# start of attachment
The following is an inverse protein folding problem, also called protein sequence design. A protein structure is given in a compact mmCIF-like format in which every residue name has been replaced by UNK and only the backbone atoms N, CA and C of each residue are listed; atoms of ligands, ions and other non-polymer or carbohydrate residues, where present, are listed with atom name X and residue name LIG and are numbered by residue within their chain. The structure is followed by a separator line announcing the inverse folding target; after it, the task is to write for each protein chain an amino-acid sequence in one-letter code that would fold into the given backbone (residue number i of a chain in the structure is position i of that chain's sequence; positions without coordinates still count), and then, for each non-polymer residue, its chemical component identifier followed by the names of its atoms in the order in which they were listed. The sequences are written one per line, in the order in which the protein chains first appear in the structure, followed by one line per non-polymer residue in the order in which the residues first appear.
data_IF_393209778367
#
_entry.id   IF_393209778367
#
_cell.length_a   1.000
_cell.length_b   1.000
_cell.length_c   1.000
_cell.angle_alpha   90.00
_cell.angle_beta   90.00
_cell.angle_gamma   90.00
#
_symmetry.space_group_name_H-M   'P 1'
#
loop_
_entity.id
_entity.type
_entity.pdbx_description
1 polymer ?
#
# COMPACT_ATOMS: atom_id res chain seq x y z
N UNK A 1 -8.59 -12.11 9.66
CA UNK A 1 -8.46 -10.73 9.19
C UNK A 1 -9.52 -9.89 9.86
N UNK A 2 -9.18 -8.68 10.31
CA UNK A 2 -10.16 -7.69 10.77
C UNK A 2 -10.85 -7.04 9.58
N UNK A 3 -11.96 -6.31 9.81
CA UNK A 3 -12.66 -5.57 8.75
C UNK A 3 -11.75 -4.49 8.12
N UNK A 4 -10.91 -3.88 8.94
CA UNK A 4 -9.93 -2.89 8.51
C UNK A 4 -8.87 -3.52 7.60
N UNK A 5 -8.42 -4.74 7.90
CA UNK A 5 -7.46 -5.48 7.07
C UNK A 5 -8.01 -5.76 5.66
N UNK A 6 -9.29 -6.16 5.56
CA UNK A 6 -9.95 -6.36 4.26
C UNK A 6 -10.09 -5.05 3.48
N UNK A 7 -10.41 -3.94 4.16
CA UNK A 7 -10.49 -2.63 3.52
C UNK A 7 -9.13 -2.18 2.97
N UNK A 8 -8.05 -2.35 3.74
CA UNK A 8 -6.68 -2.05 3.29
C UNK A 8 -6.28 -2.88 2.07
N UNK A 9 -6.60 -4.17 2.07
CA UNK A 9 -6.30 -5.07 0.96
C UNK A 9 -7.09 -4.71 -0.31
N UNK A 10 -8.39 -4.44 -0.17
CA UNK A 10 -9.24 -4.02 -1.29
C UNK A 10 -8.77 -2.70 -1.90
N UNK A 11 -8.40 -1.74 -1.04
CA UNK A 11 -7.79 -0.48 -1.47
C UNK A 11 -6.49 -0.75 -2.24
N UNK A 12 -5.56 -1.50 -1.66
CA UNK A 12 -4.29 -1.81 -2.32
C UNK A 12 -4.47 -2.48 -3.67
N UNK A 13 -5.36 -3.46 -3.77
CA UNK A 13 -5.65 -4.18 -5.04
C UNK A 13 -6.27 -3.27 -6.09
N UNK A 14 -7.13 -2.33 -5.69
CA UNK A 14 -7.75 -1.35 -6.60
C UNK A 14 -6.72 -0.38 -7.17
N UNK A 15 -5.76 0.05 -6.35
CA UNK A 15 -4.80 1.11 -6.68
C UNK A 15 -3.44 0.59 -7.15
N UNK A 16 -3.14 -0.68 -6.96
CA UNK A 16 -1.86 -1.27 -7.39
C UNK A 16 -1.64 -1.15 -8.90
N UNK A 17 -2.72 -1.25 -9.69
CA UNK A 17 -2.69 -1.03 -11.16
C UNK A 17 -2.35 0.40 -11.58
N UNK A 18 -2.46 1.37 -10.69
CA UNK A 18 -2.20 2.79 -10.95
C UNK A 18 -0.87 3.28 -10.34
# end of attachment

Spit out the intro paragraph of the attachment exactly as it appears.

The following is an inverse protein folding problem, also called protein sequence design. A protein structure is given in a compact mmCIF-like format in which every residue name has been replaced by UNK and only the backbone atoms N, CA and C of each residue are listed; atoms of ligands, ions and other non-polymer or carbohydrate residues, where present, are listed with atom name X and residue name LIG and are numbered by residue within their chain. The structure is followed by a separator line announcing the inverse folding target; after it, the task is to write for each protein chain an amino-acid sequence in one-letter code that would fold into the given backbone (residue number i of a chain in the structure is position i of that chain's sequence; positions without coordinates still count), and then, for each non-polymer residue, its chemical component identifier followed by the names of its atoms in the order in which they were listed. The sequences are written one per line, in the order in which the protein chains first appear in the structure, followed by one line per non-polymer residue in the order in which the residues first appear.